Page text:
The much- and long-troubled African national flag carrier is clawing its way back into the skies next month. But for now, only on a very limited basis.
On Sept. 23, if all goes as planned, Africans in a handful of countries will look up and see something in the air they haven’t seen in nearly two years — an airliner belonging to South African Airways.
South Africa’s state-owned national flag carrier, long bedeviled by bad management, massive debt and new competitors, was kept afloat by massive government bailouts — at the expense of political meddling in its operations.
The Covid-19 pandemic finally pushed South African into insolvency. They haven’t flown since Dec. 2019. Eighty percent of the airline’s workforce lost their jobs.
Fast-forward to 2021. SAA is set to return to the skies in a little under a month. However, it will be flying only to six destinations — and only within Africa. No flights to Europe or the States.
I’m sentimental about this airline. The first time I set foot in Africa, it was from a South African Airways flight from Washington-Dulles to Dakar, the capital of Senegal. Almost every trip I’ve ever made to Africa since has been aboard one of SAA’s long-range Airbus A340 jumbo jets.
South African’s collapse wasn’t just a humiliation for its home country. It was a major loss to African air travel, especially West Africa.
SAA had been using countries like Ghana and Nigeria for refueling stops on its long transcontinental flights to and from South Africa. That enabled it to serve as a de facto international airline for West Africa, which had — and still has — no international airline of its own.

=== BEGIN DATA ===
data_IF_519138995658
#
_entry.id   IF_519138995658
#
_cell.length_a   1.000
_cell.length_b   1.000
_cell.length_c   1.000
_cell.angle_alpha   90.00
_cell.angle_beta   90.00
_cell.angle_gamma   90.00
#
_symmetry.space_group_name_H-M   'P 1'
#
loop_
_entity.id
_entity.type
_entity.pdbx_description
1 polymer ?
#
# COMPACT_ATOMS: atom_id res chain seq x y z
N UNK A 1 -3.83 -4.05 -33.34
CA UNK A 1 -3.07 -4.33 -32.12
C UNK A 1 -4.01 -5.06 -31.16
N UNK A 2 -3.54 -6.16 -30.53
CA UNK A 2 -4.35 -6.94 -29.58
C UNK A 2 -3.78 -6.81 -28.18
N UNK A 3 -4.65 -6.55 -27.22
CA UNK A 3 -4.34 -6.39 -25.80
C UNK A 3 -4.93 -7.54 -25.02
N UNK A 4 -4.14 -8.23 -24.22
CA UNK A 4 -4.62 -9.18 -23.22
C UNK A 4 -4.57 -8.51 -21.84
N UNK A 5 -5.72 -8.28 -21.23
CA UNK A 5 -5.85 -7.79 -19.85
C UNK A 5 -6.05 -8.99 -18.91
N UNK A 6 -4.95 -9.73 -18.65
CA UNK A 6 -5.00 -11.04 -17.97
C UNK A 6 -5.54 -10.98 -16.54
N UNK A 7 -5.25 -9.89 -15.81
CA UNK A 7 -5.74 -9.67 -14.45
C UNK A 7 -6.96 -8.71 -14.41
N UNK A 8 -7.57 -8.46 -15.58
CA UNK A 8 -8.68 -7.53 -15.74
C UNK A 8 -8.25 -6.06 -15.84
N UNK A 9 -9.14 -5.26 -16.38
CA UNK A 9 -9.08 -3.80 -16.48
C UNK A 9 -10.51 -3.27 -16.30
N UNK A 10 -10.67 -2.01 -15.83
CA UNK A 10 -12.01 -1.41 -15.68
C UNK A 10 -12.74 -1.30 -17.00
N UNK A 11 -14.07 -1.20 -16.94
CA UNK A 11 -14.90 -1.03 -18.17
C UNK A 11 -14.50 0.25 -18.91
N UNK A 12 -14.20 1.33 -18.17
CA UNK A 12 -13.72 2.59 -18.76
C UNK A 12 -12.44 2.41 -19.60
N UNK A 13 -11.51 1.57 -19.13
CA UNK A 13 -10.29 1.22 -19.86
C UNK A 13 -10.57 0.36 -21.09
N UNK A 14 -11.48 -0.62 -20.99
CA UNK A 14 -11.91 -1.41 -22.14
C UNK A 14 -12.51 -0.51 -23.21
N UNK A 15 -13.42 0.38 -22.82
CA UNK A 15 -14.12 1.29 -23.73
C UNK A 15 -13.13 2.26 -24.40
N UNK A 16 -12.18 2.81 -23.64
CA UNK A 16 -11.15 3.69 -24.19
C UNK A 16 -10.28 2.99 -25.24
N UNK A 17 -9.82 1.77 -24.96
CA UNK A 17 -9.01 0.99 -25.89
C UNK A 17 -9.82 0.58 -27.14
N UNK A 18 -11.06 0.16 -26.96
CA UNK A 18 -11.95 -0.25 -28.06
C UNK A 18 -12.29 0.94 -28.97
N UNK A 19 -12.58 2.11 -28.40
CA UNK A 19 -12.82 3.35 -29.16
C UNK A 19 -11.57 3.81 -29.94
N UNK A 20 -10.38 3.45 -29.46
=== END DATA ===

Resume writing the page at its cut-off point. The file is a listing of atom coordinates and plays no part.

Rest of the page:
These days, that void is filled mainly by European, Middle Eastern and two US-based airlines, Delta and United. The big difference between then, when SAA was flying trans-Atlantic routes, and now, is time.
Africa’s aviation giant, Ethiopian Airlines, can fly you to just about anywhere on the continent from Dulles. But you’ll have to stop first at their hub airport in Addis Ababa. What was a 10- or 11-hour non-stop flight fro Dulles or JFK might now take 20 hours or more.
And that can mean doubling what used to be a 10-hour flight. Or more than double.
Delta and United offer non-stops to Accra from JFK and Dulles, respectively. But if you want a non-stop flight to West Africa on an African airline, you’re out of luck.
Will South African Airways ever return to US, European or Asian airports? So far, that looks doubtful. Its long-range A340 jumbo jets are old four-engine gas guzzlers. Even before the pandemic, SAA was trying to get rid of them — and even then, nobody wanted them.
For now, it looks as if South African Airways is destined to spend whatever future it has as a regional air carrier within Africa — and even that market grows ever more crowded with competing wings.